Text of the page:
The Oklahoma State Department of Health says 345 people have been hospitalized and eight persons have died in Oklahoma this flu season.
Three people in Tulsa County have died from the flu. Flu has killed one person in Creek, Mayes, Muskogee, Pittsburg, and Rogers counties. Hundreds of hospitalizations have been reported statewide.
Public health officials say the best way to protect against flu is to get the flu vaccine. Many local county health departments, pharmacies and health care providers still have vaccine and health officials urge all persons 6 months of age and older to get the vaccine to protect themselves and those around them from influenza, especially babies too young to receive a vaccination.
Health officials warn you can spread the flu before you even realize you’re sick. Flu symptoms include:
•Fever (although not everyone with flu will have a fever)
•Runny or stuffy nose
Certain people are at greater risk of serious flu-related complications, including young children, elderly persons, pregnant women and people with some long-term medical conditions. If you are in a high risk group and develop flu symptoms, it’s best for you to contact your health care provider.
Health care providers will determine whether influenza testing and possible treatment are needed. Your provider may prescribe antiviral drugs that can treat the flu. These drugs work better for treatment the sooner they are started, ideally within 48 hours of noticing symptoms.
Parents should be aware of children with emergency warning signs of flu including the following:
•Fast breathing or trouble breathing
•Bluish skin color
•Not drinking enough fluids
•Not waking up or not interacting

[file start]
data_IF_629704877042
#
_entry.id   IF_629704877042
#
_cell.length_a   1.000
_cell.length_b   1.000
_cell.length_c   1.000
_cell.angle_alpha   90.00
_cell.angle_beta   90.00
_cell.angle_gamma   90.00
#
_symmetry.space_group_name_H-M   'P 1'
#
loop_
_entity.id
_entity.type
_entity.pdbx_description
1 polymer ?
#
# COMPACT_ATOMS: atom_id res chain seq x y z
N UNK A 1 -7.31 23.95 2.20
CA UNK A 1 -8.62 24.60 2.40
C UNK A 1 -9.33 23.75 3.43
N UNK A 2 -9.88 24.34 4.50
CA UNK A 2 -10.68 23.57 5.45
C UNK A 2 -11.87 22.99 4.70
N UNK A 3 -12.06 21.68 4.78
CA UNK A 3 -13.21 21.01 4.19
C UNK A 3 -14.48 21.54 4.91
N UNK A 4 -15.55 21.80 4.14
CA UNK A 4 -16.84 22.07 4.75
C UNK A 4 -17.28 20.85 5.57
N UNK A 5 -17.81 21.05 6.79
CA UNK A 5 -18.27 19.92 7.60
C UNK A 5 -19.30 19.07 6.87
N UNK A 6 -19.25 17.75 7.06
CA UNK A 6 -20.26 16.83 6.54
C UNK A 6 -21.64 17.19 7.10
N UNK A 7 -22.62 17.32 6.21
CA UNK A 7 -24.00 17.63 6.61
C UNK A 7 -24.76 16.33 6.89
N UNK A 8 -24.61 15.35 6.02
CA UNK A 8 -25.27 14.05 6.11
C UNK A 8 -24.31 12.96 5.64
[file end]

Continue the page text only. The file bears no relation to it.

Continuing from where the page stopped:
•Being so irritable that the child does not want to be held
•Flu-like symptoms improve but then return with fever and worse cough
•Fever with a rash
Parents and caregivers should seek medical help right away for any infant who is unable to eat, has trouble breathing, has no tears when crying, and has significantly fewer wet diapers than normal.
Adults who have should seek medical attention if they have difficulty breathing or shortness of breath, pain or pressure in the chest or abdomen, sudden dizziness, confusion, severe or persistent vomiting, and flu-like symptoms that improve but then return with fever and a worse cough.
If you do become sick with flu symptoms, stay home for at least 24 hours after your fever is gone except to get medical care or for other things you have to do and no one else can do for you. Your fever should be gone without the use of a fever-reducing medicine, such as acetaminophen.
You should stay home from work, school, travel, shopping, social events, and public gatherings. Remember to cover your coughs and sneezes with a tissue and wash your hands often to keep from spreading flu to others.